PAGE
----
As for numbers, according to the conservative estimate of American professor Robert Davis, “between 1530 and 1780 [alone] there were almost certainly a million and quite possibly as many as a million and a quarter white, European Christians enslaved by the Muslims of the Barbary Coast,” that is, of North Africa, the telling setting of the painting. By 1541, “Algiers teemed with Christian captives [from Europe], and it became a common saying that a Christian slave was scarce a fair barter for an onion.”
With countless sexually enslaved European women—some seized from as far as Denmark, Iceland, and even Iceland—selling for the price of vegetables, little wonder that European observers by the late 1700s noted how “the inhabitants of Algiers have a rather white complexion.”
Further underscoring the rapacious and relentless drive of the Muslim slave industry, consider this: The United States of America’s first war—which it fought before it could even elect its first president—was against these same Islamic slavers. When Thomas Jefferson and John Adams asked Barbary’s ambassador why his countrymen were enslaving American sailors, the “ambassador answered us that it was founded on the laws of their Prophet, that it was written in their Koran, that … it was their right and duty to make war upon them [non-Muslims] wherever they could be found, and to make slaves of all they could take as prisoners.”
The situation was arguably worse for Eastern Europeans; the slave markets of the Ottoman sultanate were for centuries so inundated with Slavic flesh that children sold for pennies, “a very beautiful slave woman was exchanged for a pair of boots, and four Serbian slaves were traded for a horse.” In Crimea, some three million Slavs were enslaved by the Ottomans’ Muslim allies, the Tatars. “The youngest women are kept for wanton pleasures,” observed a seventeenth century Lithuanian.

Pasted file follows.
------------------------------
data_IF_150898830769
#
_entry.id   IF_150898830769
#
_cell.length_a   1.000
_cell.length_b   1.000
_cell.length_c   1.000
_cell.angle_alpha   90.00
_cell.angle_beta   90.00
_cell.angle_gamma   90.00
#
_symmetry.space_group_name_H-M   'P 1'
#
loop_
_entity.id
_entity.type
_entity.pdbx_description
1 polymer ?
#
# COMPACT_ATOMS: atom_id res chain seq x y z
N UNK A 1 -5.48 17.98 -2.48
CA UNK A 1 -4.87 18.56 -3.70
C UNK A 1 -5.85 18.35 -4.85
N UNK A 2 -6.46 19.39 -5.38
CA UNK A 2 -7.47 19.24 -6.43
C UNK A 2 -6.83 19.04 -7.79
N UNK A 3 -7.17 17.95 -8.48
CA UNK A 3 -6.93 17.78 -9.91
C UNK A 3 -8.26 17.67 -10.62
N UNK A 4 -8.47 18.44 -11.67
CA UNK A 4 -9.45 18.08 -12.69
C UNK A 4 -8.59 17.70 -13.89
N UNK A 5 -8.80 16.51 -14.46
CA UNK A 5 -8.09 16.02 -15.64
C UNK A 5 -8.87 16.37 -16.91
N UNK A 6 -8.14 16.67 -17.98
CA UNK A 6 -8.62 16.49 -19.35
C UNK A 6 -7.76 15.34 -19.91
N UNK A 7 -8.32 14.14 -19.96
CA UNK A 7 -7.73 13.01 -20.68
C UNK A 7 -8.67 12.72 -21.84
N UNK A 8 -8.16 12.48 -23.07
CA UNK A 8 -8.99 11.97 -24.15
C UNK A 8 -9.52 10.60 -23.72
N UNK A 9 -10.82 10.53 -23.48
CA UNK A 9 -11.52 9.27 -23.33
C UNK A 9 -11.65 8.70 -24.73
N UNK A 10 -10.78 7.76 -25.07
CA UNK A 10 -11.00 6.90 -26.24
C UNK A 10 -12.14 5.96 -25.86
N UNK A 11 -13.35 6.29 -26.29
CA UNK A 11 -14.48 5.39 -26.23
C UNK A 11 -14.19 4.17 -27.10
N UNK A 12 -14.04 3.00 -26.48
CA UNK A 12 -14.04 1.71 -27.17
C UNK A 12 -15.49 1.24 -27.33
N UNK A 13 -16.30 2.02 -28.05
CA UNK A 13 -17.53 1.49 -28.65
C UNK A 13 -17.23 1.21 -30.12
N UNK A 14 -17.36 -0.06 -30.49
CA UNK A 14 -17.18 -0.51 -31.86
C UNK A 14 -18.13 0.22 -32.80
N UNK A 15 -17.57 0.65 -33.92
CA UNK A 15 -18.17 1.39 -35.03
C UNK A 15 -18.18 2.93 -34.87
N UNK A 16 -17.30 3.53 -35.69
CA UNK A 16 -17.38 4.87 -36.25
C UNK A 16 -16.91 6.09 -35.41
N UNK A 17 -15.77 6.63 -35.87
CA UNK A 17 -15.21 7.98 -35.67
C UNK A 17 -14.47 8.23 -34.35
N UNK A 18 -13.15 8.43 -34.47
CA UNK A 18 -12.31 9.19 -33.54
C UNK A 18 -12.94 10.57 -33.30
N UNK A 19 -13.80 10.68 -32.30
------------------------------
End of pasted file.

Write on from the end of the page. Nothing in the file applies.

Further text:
Paintings similar to the one in question — such as Jaroslav Čermák’s “The Abduction of a Herzegovinian Woman (1861) —portray these Eastern European realities: “Disturbing and extremely evocative, it depicts a white, nude Christian woman being abducted from her village by the Ottoman mercenaries who have killed her husband and baby.”
Even the details of the “Slave Market” painting/poster, which depicts a nude and fair-skinned female slave being pawed at by potential buyers, echoes reality. Based on a twelfth-century document dealing with slave auctions in Cordoba, Muslim merchants “would put ointments on slave girls of a darker complexion to whiten their faces… ointments were placed on the face and body of black slaves to make them ‘prettier.’” Then, the Muslim merchant “dresses them all in transparent clothes” and “tells the slave girls to act in a coquettish manner with the old men and with the timid men among the potential buyers to make them crazy with desire.”
In short, outrage at the Alternative for Germany’s use of the “Slave Market” painting—which may have partially initiated the British Museum’s new exhibit to “counter stereotypes”—is just another attempt to suppress and sugarcoat the truths of Muslim/Western history, especially in its glaring continuity with the present. For the essence of that painting—Muslim men pawing at and sexually preying on fair women—has reached alarming levels all throughout Western Europe, especially in the two nations in question, Germany and Great Britain
Note: The historic events, statistics, and quotes narrated above—and more like them—are fully documented in the author’s Sword and Scimitar: Fourteen Centuries of War between Islam and the West— a book that CAIR did everything it could to prevent the U.S. Army War College from learning about.